Lesson 16 Three dice

Episode 2

Reasoning Resources: Whole class results from Episode 1, Worksheet 2 on OHT (optional)
Whole class preparation
It is probably straightforward for pupils to see that a score of 7 arises from summing (1,3, 3) or (1, 2,4) or (1, 7, 5) or (2, 2,3). It is more difficult for them to see that the permutations of these number combinations have also to be taken into account when working out the total number of ways to score 7. It is probably easier to talk about as the number of possible ways we can arrange the three numbers. Show the whole class results, which should show that scores of, say, 9-13 are much more frequent than scores of 3-5 or 16-18. How can we explain what is happening? If necessary focus attention on scores of 3 and 18, which are produced by (1, 1, 1) and (6, 6, 6) respectively. Then consider a score such as 6. Illustrate firstly that this can be obtained by combining (1, 2, 3) or (2, 2, 2) and then that these scores can turn up on different dice, i.e.in different arrangements (permutations). Using coloured dice and showing how the numbers for the (1, 2, 3), (1, 2, 2) and (2,2, 2) combinations could appear for each colour can help them to get some idea of how to work out the permutations.
Understanding the difference between combinations and permutations will prove difficult for many pupils.
Teachers may need to limit the task to finding combinations and then telling them how to calculate the permutations.
Since we are not teaching permutations and combinations it is sufficient for many pupils to give the facts that: 3 dice the same 1 arrangement, 2 dice the same 3 different arrangements, 3 dice different 6 different arrangements.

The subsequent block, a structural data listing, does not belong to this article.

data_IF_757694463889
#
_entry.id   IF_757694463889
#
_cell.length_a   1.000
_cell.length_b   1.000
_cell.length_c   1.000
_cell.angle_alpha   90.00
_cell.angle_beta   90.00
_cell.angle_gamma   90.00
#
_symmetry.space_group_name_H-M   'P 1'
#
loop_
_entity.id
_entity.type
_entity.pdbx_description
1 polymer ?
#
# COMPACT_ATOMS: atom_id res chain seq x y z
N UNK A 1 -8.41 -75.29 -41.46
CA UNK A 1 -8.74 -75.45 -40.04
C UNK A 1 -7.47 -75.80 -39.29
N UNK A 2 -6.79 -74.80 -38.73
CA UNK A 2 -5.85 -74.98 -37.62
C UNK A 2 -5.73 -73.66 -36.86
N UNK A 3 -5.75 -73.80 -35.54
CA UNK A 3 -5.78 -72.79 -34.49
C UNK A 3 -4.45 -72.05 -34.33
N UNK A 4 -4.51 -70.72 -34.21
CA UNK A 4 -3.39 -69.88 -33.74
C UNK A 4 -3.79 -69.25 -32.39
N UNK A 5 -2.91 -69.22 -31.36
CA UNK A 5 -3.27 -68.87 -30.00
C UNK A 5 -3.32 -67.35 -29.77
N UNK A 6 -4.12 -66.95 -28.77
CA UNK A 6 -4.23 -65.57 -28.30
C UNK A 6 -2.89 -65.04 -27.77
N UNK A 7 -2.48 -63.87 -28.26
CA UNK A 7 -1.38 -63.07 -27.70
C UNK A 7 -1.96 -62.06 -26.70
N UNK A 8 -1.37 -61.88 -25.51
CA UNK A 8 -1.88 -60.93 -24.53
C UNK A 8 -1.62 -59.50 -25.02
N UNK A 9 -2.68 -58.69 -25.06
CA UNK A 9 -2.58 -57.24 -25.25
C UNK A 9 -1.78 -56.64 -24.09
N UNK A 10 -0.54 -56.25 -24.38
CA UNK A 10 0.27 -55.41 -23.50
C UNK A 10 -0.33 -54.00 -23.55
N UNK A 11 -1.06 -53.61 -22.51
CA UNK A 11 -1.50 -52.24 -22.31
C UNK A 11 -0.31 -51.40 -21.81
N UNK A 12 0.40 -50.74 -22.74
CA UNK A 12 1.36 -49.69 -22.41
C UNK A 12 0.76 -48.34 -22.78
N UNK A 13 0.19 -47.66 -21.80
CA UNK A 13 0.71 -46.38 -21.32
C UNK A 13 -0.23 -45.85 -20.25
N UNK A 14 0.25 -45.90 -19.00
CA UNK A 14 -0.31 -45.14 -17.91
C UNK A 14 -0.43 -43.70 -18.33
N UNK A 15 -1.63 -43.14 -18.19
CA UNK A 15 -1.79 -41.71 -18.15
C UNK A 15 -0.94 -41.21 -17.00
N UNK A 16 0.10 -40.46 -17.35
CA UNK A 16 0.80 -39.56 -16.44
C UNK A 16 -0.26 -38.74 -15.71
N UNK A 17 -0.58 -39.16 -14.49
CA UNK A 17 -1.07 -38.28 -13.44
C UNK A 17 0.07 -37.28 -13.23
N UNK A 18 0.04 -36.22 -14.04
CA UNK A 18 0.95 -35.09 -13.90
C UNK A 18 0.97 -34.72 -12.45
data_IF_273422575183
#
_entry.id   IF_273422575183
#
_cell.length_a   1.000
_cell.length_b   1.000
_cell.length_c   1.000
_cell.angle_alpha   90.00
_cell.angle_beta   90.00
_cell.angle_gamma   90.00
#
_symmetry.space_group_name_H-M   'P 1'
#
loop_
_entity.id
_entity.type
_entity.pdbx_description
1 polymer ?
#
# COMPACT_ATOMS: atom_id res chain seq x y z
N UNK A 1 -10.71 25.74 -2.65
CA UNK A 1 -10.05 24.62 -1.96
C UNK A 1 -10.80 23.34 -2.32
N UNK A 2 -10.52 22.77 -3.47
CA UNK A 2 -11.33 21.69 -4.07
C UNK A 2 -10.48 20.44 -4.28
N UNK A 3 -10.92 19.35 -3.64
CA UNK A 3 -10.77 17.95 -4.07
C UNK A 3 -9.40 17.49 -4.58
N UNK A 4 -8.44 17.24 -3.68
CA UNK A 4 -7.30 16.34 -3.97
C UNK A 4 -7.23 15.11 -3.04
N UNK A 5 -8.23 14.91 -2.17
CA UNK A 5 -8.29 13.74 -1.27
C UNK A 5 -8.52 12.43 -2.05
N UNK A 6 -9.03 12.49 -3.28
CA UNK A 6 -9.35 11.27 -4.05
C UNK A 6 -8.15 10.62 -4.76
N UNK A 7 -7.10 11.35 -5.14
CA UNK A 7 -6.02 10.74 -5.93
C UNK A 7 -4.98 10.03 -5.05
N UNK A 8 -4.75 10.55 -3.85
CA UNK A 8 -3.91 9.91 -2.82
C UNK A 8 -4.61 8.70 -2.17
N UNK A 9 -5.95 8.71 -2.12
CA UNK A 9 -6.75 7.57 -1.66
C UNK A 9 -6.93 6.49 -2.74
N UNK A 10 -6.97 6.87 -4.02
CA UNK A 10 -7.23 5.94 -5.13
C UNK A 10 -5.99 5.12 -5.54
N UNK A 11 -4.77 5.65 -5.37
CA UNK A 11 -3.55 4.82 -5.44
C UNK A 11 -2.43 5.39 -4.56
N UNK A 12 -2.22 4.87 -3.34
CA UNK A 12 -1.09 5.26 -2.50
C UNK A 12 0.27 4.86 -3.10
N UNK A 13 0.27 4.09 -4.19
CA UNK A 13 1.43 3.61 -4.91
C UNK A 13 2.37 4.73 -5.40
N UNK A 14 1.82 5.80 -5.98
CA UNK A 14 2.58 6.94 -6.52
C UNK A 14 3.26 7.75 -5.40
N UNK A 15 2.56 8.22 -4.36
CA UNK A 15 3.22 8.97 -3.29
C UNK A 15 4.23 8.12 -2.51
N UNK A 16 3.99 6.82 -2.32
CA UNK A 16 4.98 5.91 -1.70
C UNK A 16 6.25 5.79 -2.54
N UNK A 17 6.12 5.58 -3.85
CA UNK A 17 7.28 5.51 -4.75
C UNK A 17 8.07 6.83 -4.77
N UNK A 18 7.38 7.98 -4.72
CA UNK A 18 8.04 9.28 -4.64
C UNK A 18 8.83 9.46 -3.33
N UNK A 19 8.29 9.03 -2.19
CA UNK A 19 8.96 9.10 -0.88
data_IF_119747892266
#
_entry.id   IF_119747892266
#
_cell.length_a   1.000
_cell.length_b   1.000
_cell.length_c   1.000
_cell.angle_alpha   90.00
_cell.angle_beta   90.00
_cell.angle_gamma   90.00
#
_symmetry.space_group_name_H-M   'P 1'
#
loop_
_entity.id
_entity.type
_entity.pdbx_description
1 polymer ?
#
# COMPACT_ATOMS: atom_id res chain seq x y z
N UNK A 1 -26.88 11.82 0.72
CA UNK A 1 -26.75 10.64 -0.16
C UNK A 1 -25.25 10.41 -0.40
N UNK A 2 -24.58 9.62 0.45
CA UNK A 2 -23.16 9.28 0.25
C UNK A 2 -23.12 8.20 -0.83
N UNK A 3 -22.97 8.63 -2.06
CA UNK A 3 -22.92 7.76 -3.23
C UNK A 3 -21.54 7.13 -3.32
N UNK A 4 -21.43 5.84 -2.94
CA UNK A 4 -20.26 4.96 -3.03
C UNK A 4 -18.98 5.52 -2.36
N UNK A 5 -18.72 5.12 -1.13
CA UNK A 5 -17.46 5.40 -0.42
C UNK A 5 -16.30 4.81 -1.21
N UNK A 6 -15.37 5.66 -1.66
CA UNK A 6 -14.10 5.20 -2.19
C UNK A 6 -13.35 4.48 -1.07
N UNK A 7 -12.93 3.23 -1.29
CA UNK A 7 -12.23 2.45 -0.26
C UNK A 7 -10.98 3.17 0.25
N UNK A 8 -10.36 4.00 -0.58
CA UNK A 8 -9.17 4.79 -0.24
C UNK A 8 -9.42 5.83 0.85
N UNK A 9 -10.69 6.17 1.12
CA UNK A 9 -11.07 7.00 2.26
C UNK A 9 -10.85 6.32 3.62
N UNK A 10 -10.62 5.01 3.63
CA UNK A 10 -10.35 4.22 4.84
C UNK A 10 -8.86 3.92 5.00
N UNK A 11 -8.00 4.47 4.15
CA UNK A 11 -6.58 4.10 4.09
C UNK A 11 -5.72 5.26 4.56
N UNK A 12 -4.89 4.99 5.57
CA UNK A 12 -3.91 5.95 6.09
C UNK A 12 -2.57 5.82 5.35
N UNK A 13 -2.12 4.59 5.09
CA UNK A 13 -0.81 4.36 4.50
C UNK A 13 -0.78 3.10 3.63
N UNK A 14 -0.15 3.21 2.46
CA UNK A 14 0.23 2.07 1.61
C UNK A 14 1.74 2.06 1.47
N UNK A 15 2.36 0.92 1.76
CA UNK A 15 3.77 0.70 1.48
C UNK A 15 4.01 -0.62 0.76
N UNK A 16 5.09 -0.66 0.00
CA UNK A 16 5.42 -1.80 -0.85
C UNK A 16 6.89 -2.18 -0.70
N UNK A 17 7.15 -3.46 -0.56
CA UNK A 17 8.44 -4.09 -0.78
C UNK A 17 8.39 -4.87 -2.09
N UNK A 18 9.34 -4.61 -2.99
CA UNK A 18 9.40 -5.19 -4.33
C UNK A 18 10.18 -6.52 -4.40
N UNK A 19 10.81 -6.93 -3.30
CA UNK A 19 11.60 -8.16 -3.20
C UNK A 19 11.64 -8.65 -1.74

Pair and small group work
The ability to develop the hypothetical model allows the next step in probabilistic thinking — how well does the model fit the experimental data?

The deviation of the experimental data from the theoretical model challenges the pupils to account for the
differences (sampling variation).
Pairs are given two scores. For each they work out the total number of ways it can be produced with three dice.

Allocate each pair, one score from the middle of the range and one from either end, e.g. 4 and 10, or 10 and 17.( A difference of 6/7 between the two scores should ensure sufficient variety.) Give the same scores to more than one pair of pupils to cross-check that they have the correct totals for arrangements.

Pairs should first find the combinations that make up the scores. Then for each combination generate the arrangements systematically and check with the rules above, or just use the rules.
Whole class sharing/discussion
On the table of class results from Episode 1 (experimental results) create a new heading for theoretical results, Call this something like‘ Arrangement results: (Worksheet 2 shows a fictional set of class results and the theoretical results, which can be shown.)

Discuss the total number of all the possible arrangements. Some pupils would follow the logic: first die has 6 possibilities, for each of which die 2 has also six possibilities. So with two dice there are 36 possibilities. For each of these the 3rd die has 6 possibilities. That makes 216 possibilities altogether.

Is the pattern in the actual results similar or different from the pattern of the arrangement results? Some pupils should recognise that the totals are not the same, and a discussion can follow on how to make a better comparison. Some pupils may recognise they can use percentages for each column separately then compare the percentages. A rich discussion can then be had on how similar or different the two are, whether the differences are important, and whether larger samples will make a difference.
Each pupil will go as far as they are able in integrating combinatorial thinking with hypothetical thinking. However the struggle to make sense of the problem activates the pupil's mind to the fact that there is a higher level of understanding to be developed and success to date, and other pupils’ progress, encourages the quest to move to higher thinking.
End of Lesson Reflection
Give opportunity for the pupils to think back over the lesson and make brief comments about some feature of it.


Thinking Mathematics Lessons Copyright © by Michael Shayer and Mundher Adhami. All Rights Reserved.

Share This Book